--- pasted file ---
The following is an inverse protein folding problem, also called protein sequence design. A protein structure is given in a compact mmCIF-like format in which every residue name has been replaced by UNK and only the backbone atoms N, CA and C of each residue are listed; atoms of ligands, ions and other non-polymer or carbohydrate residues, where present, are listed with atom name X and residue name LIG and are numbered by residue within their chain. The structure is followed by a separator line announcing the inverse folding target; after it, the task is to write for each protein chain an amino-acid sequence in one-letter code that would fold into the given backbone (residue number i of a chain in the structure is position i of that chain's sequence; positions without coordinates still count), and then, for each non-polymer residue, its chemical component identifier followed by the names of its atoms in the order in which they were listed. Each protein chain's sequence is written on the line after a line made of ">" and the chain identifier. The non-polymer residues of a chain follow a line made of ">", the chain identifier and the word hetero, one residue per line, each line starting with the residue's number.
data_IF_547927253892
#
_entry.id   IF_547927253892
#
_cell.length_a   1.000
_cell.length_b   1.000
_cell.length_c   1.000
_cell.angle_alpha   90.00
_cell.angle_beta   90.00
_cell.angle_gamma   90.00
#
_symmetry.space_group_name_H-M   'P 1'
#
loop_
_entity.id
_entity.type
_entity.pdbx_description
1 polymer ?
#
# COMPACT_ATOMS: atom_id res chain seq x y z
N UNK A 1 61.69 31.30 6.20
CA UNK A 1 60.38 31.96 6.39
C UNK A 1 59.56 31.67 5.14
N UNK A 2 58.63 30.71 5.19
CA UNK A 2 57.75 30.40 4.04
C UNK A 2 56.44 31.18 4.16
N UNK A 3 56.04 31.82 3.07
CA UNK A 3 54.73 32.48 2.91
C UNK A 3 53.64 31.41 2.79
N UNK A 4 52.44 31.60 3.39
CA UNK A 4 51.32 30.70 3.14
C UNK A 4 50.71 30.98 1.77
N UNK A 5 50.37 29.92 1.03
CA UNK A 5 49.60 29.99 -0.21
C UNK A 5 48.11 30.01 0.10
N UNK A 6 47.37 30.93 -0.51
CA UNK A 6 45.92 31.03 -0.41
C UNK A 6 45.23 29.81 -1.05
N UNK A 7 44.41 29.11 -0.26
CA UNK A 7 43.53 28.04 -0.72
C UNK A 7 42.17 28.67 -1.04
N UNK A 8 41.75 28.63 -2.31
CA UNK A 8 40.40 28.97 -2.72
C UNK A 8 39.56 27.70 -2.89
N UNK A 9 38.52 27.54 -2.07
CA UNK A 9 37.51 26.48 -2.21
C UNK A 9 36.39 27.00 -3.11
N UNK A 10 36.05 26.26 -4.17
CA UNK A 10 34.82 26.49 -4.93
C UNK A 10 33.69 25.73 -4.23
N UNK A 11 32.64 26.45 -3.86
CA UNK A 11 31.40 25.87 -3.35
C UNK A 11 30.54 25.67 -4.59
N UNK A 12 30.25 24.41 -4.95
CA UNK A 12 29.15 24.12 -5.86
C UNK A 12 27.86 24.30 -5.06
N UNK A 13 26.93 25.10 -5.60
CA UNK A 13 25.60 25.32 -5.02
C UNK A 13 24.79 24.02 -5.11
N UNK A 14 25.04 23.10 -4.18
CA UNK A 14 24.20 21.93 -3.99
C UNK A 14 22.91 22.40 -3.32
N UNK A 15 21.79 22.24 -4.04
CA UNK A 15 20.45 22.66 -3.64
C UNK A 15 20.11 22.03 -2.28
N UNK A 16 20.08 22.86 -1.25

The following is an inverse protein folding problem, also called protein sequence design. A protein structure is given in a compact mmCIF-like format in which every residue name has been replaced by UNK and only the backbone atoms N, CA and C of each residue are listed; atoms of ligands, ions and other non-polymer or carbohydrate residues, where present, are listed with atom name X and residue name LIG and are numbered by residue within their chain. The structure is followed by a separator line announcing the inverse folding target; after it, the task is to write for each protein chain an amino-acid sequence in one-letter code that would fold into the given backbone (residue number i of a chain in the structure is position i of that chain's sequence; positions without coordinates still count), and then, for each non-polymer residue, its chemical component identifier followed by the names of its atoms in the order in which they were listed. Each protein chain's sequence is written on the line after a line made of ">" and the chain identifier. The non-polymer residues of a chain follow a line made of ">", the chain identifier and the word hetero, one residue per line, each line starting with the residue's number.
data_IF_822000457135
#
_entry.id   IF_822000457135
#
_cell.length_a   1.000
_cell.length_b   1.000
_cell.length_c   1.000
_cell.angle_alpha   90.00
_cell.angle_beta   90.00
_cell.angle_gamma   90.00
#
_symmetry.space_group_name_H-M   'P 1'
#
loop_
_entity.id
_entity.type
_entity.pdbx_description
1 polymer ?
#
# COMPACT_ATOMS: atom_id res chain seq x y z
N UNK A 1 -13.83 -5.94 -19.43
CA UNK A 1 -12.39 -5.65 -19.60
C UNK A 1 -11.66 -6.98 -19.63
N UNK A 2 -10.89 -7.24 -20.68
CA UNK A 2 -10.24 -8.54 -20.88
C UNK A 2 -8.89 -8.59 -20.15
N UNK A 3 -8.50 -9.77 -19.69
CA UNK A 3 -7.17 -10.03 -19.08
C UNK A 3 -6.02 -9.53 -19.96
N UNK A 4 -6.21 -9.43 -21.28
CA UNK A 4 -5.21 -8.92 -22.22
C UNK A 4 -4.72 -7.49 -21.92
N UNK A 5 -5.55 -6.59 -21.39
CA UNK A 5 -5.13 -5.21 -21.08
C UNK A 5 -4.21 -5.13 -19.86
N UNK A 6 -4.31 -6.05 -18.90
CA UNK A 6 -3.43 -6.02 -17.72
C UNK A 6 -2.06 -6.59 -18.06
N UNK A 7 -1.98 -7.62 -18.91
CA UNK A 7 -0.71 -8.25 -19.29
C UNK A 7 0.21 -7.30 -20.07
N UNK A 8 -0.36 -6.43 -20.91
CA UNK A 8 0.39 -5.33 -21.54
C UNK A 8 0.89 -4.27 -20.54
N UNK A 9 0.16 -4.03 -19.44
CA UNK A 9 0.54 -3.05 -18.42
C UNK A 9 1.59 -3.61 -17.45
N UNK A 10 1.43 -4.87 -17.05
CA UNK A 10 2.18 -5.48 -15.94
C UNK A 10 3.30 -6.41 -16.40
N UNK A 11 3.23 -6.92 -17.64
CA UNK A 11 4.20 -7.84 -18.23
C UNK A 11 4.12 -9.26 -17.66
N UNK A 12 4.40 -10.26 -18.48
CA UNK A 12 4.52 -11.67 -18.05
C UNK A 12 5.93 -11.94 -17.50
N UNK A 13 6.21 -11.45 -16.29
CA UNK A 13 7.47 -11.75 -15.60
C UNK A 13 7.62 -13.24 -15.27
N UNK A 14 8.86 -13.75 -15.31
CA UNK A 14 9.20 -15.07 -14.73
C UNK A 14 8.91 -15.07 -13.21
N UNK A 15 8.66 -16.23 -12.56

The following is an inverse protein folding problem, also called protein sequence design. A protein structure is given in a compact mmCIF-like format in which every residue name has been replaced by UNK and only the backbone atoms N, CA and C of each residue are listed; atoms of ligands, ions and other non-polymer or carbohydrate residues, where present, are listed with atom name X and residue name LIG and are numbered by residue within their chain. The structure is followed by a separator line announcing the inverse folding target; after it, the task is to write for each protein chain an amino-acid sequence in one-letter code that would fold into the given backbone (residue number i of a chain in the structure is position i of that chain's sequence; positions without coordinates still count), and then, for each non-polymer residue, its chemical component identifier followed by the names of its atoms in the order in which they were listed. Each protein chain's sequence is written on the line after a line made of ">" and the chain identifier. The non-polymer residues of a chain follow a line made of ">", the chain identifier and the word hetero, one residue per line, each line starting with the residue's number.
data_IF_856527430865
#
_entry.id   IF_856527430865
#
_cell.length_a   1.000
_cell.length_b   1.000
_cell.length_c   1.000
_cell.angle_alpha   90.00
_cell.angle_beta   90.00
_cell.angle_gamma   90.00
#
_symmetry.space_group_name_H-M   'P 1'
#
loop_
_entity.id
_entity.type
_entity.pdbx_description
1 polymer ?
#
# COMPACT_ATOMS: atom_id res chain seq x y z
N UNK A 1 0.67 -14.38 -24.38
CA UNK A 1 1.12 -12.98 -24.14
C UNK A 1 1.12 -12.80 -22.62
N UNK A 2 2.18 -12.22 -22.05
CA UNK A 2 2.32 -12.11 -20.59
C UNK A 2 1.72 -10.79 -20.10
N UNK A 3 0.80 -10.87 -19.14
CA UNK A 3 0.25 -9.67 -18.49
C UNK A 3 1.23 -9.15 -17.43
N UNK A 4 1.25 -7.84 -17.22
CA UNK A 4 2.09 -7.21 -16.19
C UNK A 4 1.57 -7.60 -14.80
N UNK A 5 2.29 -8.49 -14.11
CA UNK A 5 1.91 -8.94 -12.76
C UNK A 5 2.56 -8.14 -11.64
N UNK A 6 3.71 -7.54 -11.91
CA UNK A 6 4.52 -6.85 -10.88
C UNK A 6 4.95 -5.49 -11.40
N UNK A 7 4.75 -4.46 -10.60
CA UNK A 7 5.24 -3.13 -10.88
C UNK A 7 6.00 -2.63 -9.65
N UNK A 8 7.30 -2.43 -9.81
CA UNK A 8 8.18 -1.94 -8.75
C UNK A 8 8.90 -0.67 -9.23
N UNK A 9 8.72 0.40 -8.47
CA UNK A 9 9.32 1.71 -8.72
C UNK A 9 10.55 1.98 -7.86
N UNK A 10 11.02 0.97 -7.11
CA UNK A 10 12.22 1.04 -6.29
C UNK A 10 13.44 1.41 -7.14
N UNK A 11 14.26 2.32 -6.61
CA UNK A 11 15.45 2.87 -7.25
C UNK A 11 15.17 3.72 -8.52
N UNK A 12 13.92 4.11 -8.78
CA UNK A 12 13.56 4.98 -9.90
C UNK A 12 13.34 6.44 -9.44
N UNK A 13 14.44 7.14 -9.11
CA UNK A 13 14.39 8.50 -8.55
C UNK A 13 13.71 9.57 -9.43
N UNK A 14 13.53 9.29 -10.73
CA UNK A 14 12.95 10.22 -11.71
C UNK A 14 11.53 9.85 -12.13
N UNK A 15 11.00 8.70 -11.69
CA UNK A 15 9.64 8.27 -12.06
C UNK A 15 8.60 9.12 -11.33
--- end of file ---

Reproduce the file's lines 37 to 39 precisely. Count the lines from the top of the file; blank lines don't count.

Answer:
N UNK A 6 47.37 30.93 -0.51
CA UNK A 6 45.92 31.03 -0.41
C UNK A 6 45.23 29.81 -1.05